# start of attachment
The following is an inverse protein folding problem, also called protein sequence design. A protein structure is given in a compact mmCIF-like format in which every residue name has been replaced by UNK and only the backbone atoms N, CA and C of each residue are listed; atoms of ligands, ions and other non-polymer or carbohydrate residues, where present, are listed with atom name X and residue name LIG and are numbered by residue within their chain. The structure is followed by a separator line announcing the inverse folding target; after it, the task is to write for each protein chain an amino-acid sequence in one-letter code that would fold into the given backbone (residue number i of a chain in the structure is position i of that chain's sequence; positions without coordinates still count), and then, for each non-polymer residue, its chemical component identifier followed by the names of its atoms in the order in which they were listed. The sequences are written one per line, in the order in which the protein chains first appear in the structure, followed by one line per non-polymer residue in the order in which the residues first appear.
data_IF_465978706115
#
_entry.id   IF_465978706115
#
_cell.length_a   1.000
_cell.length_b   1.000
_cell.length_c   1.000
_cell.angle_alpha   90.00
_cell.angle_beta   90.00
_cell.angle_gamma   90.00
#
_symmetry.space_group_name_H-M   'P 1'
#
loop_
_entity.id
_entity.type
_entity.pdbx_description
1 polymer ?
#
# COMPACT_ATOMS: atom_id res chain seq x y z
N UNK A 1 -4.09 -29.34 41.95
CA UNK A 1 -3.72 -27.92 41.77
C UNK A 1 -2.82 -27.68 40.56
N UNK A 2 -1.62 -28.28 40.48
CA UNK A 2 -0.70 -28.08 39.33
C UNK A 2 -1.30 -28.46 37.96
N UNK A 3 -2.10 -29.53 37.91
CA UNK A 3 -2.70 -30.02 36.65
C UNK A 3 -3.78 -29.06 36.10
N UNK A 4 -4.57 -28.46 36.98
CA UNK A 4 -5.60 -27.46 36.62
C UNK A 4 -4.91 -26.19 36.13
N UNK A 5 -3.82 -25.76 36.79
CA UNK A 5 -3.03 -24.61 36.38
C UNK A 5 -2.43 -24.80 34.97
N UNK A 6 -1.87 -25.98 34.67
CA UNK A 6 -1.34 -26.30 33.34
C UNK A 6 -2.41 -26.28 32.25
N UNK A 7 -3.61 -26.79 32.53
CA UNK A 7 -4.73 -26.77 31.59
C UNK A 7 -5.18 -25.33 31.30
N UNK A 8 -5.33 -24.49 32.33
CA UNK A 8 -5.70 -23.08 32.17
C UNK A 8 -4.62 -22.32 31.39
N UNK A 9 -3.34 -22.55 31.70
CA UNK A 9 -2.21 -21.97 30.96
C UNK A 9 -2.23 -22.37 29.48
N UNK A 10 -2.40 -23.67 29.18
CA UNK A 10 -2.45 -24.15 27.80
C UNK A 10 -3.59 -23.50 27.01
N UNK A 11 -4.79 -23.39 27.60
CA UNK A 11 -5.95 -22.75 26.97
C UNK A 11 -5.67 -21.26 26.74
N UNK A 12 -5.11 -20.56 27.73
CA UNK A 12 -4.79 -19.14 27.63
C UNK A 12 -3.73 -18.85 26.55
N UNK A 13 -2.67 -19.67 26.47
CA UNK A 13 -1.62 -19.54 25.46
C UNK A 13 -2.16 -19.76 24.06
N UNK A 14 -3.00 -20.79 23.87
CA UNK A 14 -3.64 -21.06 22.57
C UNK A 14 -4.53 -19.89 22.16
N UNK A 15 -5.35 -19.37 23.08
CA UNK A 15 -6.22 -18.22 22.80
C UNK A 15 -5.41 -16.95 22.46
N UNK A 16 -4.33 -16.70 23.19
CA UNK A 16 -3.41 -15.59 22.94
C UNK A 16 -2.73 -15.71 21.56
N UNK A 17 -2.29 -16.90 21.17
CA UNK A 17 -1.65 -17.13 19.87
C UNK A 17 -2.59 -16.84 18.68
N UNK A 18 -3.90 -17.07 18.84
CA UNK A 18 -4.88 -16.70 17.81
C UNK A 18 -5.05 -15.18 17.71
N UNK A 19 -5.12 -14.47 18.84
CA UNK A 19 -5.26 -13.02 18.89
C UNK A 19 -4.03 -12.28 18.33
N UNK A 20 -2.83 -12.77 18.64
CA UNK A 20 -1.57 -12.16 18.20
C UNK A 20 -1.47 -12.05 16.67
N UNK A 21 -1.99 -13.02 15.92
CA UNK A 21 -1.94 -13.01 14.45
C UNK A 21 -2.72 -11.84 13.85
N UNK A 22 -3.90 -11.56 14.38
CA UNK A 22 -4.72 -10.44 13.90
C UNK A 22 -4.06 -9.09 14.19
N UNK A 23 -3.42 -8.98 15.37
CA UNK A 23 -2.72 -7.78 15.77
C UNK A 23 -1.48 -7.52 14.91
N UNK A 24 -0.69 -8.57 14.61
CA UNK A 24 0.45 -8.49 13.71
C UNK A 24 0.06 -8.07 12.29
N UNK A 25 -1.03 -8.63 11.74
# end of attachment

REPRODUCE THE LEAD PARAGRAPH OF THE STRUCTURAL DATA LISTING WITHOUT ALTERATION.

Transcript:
The following is an inverse protein folding problem, also called protein sequence design. A protein structure is given in a compact mmCIF-like format in which every residue name has been replaced by UNK and only the backbone atoms N, CA and C of each residue are listed; atoms of ligands, ions and other non-polymer or carbohydrate residues, where present, are listed with atom name X and residue name LIG and are numbered by residue within their chain. The structure is followed by a separator line announcing the inverse folding target; after it, the task is to write for each protein chain an amino-acid sequence in one-letter code that would fold into the given backbone (residue number i of a chain in the structure is position i of that chain's sequence; positions without coordinates still count), and then, for each non-polymer residue, its chemical component identifier followed by the names of its atoms in the order in which they were listed. The sequences are written one per line, in the order in which the protein chains first appear in the structure, followed by one line per non-polymer residue in the order in which the residues first appear.